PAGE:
Whether one is married or single is obviously a vital factor that impacts elder law and estate planning. Of course, that placed married New York same-sex couple in a strange position, as they were married under New York law, but single under federal law. As mentioned yesterday,with the U.S. Supreme Court decision in Windsor v. U.S., the federal law which deemed those couples unmarried is now gone. This will hopefully lead to a far more straightforward picture for those couples.
Marriage Rights & Obligations
Yesterday, The Globe published a story that delved a little more deeply into the specific rights which will now be afforded to married same-sex couples. The article is worth a look to get a better idea of some of the practical effects of yesterday's ruling--beyond the obvious cultural and social effect of finally eliminating the stigma.
*Estate Taxes: The plaintiff in the original case, Edie Windsor was a New Yorker who began the battle because of the over $300,000 in estate taxes that she had to pay after inheriting her long-time partner's estate. The couple's marriage was recognized in New York, but not by the federal government. After this week's decision, this same thing will never happen to other couples. Now, married same sex couples will be able to take advantage of the same spousal benefit for tax purposes--transferring unlimited assets to a spouse without a tax burden.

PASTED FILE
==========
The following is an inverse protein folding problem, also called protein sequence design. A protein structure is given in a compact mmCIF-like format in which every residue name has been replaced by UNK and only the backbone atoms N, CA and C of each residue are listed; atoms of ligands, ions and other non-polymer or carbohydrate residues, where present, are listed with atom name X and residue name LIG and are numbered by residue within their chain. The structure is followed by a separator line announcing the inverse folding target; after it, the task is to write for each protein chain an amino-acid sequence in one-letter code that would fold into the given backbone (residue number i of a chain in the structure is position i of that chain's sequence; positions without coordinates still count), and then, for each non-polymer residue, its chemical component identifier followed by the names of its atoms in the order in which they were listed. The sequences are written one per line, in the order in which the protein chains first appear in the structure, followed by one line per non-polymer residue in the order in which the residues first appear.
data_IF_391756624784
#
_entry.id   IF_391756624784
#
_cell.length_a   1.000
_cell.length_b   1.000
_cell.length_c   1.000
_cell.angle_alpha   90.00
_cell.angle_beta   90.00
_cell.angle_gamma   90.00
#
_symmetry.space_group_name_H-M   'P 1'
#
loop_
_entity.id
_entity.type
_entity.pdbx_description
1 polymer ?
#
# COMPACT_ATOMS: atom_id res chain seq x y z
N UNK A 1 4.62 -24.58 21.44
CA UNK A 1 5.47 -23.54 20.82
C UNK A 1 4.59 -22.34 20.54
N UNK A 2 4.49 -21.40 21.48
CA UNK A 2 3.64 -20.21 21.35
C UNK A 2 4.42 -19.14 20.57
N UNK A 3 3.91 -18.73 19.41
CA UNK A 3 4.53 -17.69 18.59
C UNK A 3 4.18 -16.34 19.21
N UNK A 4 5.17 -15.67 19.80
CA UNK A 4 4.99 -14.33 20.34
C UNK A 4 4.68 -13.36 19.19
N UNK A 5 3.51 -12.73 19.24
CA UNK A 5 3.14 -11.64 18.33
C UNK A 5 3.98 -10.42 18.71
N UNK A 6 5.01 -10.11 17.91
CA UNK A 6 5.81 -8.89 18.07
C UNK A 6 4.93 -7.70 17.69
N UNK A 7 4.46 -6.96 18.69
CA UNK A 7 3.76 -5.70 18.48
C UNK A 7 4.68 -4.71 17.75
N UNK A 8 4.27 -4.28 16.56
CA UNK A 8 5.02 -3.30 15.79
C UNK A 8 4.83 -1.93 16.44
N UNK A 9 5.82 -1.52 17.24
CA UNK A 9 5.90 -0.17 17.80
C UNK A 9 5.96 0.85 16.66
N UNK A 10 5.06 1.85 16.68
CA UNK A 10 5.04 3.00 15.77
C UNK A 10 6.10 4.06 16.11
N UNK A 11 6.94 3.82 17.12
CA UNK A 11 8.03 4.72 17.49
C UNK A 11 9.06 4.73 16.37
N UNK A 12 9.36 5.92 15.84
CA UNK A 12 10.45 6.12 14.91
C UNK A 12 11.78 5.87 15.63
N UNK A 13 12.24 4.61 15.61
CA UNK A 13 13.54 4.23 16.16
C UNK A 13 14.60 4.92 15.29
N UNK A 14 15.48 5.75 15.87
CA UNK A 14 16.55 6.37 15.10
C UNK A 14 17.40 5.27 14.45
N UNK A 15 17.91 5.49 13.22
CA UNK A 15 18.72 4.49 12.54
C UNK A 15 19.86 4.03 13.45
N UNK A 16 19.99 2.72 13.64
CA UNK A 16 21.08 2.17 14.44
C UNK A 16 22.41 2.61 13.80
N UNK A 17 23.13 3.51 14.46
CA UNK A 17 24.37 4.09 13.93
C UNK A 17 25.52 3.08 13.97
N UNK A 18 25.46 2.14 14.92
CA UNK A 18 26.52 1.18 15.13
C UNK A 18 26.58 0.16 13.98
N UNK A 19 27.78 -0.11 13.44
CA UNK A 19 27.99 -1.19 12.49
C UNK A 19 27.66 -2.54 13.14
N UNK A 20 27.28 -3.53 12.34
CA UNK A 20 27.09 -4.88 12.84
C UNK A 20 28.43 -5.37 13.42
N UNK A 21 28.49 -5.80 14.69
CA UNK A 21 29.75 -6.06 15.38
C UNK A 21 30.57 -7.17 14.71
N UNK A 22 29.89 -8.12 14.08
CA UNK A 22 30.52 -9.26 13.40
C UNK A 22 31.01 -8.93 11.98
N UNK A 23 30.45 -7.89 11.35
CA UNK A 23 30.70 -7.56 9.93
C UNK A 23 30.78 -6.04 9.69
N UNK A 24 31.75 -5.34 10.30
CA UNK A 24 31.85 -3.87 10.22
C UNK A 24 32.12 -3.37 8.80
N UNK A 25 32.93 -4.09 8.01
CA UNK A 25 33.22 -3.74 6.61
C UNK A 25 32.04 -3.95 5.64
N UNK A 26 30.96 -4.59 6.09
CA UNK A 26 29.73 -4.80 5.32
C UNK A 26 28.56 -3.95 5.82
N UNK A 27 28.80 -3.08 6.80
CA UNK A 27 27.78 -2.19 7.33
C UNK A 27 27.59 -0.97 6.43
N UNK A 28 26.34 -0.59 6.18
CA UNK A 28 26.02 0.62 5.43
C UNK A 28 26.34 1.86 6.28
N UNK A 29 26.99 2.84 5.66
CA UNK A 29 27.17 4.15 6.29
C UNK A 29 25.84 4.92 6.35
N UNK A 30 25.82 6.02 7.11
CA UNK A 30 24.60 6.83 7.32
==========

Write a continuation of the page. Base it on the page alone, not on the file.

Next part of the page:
*Social Security Survivor Benefits: A partner will now be able to collect Social Security benefits of a partner, if the spouse dies while receiving a higher benefit amount.
*Retirement Accounts: Now, a partner in same-sex relationship will be able to roll over benefits in tax-preferred Individual Retirement Accounts without first being taxed on those funds.
*Citizenship: Citizen partners in a same-sex marriages will now be able to sponsor their spouse for a visa. If the partner chooses, they will also receive "spousal preference" on their path to citizenship. This will likely settle the debate that was raging in the U.S. Congress regarding whether or not gay couples should be treated equally in the new immigration bill that is being negotiated by Congress.
Of course, this minimal list is just a small snippet of the over 1,100 specific ways in which marriage applies in federal rules and statutes.
The elder law estate planning attorneys at our firm look forward to helping all New York couples take the necessary steps to protect their families and their future.